1. Research the development issues of the country. There are thousands of NGOs and you’ll need a system for narrowing the scope of your search. One way is to target organizations that address a particular need. Are you most passionate about the environment? Civil society? Women’s issues? Education? Health? Microcredit?

2. Decide if you’re doing this for yourself, the organization, or both. If you’re interested in working for an NGO, you probably believe in volunteerism and are willing to do menial work for a cause that matters to you. In my case, though, it was also very important that I use my television skills. I want to return to the States with a few Producer credits on my resume and be more employable than before I left. If you view your time abroad as a chance for professional, as well as personal growth, you and your employer should clarify your duties before you go. Since work habits are very different in other countries and since the NGO is probably not familiar with the ladder you want to climb back home, this is a delicate issue to address — especially with someone from another culture who’s probably never met you. I had lengthy e-mail discussions with three organizations before I found the right fit.

3. Think creatively about your skills. Corporate America doesn’t usually make the needs of the world’s poorest a top-priority, so you may never have had to think about your skills in the context of a developing country. But they are transferable. If my skills in packaging gory murder stories for Court TV are, so are yours in, say, marketing. If your field is accountancy, for example, ask a local not-for-profit about its business plan, or ask the organization you’re applying to for its annual report. Then think about how your Western skills could help them improve on it.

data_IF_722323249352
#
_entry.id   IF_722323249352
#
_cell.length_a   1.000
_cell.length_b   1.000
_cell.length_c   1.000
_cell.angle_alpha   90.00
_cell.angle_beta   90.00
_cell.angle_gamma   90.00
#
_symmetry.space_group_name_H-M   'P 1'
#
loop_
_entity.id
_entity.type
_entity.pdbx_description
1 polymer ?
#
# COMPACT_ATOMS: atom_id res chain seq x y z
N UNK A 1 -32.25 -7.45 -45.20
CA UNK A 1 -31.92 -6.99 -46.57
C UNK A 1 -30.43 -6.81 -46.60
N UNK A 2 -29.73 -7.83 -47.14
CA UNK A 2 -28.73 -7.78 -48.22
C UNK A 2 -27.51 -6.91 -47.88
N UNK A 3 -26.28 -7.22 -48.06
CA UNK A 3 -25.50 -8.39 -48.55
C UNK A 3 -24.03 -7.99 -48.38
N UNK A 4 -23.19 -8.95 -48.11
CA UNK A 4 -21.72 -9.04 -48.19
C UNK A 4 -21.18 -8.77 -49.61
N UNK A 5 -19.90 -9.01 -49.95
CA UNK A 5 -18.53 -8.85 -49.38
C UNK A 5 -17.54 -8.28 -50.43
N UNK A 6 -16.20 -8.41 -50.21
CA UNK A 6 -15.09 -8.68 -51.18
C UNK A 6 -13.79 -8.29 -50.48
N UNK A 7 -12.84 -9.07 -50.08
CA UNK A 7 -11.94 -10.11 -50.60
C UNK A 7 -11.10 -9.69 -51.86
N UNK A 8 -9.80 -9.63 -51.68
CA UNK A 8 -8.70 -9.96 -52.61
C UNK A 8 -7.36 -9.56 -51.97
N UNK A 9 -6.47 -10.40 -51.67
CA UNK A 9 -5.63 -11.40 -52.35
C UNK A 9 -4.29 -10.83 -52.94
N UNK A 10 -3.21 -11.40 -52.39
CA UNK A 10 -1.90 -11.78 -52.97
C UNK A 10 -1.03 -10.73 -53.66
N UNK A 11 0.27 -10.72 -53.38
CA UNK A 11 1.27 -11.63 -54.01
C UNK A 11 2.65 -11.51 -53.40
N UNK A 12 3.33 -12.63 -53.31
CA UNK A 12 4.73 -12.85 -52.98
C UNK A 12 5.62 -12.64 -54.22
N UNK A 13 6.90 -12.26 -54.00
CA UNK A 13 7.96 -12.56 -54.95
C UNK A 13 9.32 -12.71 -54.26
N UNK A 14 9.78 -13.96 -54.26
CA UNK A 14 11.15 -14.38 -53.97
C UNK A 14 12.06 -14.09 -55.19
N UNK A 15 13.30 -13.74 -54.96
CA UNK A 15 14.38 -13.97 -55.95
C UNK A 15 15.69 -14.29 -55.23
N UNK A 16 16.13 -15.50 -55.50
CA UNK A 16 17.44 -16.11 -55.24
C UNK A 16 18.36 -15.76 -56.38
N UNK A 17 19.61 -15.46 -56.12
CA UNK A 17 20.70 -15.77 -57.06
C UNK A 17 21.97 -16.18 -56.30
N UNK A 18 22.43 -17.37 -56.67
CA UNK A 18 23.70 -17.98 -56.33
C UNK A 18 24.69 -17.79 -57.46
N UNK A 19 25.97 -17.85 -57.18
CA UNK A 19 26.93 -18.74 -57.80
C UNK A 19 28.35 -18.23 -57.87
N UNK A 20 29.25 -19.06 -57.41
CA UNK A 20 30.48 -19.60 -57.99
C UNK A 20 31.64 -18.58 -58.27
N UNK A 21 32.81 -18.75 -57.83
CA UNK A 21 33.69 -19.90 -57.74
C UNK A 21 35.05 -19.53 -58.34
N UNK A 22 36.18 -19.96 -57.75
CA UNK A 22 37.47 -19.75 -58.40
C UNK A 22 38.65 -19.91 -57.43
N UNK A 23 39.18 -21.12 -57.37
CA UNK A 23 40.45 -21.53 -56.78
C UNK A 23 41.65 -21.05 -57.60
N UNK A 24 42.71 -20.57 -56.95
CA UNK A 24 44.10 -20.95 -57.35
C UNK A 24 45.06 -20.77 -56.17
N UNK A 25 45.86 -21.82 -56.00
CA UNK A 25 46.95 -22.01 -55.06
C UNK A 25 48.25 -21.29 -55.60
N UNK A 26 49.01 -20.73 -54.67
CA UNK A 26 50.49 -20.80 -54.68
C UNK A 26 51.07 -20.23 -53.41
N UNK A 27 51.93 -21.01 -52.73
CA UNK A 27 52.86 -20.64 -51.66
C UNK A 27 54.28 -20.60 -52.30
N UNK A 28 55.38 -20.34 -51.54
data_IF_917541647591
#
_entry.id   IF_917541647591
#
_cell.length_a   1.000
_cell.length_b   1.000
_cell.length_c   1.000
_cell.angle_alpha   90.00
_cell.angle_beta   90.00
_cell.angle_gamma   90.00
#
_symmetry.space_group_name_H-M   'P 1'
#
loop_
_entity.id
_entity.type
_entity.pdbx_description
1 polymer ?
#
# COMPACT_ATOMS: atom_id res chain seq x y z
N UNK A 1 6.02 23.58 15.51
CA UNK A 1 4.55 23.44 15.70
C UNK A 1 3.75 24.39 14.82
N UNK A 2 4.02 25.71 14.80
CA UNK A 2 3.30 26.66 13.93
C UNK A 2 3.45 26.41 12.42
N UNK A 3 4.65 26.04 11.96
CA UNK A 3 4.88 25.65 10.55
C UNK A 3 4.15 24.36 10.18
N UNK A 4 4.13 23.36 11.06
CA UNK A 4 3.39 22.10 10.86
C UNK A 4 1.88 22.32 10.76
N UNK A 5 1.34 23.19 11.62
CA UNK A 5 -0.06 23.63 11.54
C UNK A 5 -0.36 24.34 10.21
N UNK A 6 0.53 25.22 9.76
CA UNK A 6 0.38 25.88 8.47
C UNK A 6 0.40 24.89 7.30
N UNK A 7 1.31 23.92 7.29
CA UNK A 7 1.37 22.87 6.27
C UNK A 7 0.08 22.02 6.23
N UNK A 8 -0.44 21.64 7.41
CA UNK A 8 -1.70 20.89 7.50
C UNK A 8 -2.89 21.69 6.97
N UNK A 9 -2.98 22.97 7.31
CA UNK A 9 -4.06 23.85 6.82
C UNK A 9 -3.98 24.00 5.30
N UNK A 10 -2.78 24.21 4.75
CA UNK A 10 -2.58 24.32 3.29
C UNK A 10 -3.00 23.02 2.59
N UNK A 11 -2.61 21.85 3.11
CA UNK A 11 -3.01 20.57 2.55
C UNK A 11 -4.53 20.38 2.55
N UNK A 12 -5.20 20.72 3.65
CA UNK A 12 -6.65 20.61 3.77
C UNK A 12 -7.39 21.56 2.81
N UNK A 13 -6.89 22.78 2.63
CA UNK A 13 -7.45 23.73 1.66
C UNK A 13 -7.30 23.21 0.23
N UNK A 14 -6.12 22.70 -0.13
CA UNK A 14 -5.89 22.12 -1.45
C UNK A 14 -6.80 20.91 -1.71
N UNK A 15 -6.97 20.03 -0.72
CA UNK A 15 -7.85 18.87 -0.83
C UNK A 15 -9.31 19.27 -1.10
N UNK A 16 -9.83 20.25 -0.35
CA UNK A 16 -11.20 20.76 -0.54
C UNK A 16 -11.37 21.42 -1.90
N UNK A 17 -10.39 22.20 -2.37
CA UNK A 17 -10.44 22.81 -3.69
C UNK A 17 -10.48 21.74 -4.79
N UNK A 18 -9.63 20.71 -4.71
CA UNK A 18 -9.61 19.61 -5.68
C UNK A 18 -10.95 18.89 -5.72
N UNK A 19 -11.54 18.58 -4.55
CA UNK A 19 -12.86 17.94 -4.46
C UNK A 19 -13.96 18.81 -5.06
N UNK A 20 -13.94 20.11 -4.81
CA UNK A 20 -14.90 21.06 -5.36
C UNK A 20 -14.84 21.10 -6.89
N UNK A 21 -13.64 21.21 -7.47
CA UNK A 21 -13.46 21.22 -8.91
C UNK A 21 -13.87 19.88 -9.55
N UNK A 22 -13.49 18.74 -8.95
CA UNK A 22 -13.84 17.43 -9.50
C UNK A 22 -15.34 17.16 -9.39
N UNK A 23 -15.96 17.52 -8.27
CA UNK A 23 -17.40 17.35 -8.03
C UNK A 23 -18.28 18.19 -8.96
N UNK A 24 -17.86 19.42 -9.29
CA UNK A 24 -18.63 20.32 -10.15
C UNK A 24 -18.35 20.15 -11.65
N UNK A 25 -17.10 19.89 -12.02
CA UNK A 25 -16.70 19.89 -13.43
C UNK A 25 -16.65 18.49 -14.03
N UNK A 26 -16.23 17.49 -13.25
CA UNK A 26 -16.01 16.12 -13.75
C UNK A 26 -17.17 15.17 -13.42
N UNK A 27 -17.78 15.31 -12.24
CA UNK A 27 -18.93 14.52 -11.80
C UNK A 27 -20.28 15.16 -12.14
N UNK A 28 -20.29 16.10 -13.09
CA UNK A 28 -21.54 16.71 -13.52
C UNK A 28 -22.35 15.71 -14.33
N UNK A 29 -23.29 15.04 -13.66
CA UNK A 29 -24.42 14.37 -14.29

4. Network everywhere. I asked cabbies and waiters for advice, and every Indian friend of a friend. I discovered that Indian professionals in the West are often very well-connected back home, and are usually impressed and touched by interest in their country.

5. Work out your finances early. From my limited experience, only employees of Western institutions like the World Bank or Ford Foundation, or recipients of an academic grant, will get their airfare paid. I’m being paid enough to cover room and board–about $100 a month. That may seem like nothing, but I think securing a wage of some sort is important. If the NGO is invested in you too, they are more likely to keep you busy. FYI: The visas, insurance, and shots in my case have totaled more than $600 and I started saving more than a year in advance.

6. Perseverance–I repeat: It took me six months to find a position with SEWA. On the upside, though, this was nothing like the headache that the usual job search is. Discovering that my television skills could help impoverished Indian women has made me proud of my career choice and given me a new burst of energy. And many of the NGO folks you’ll be soliciting for work or contacts will amaze you. People who know there work is making a difference always do.
These are lessons I learnt in my effort to work with an NGO in India, and I didn’t even have to leave Manhattan. On September 1st, things will become significantly more difficult for me. I couldn’t be more excited.

Download the complete Jessica Mayberry Journals here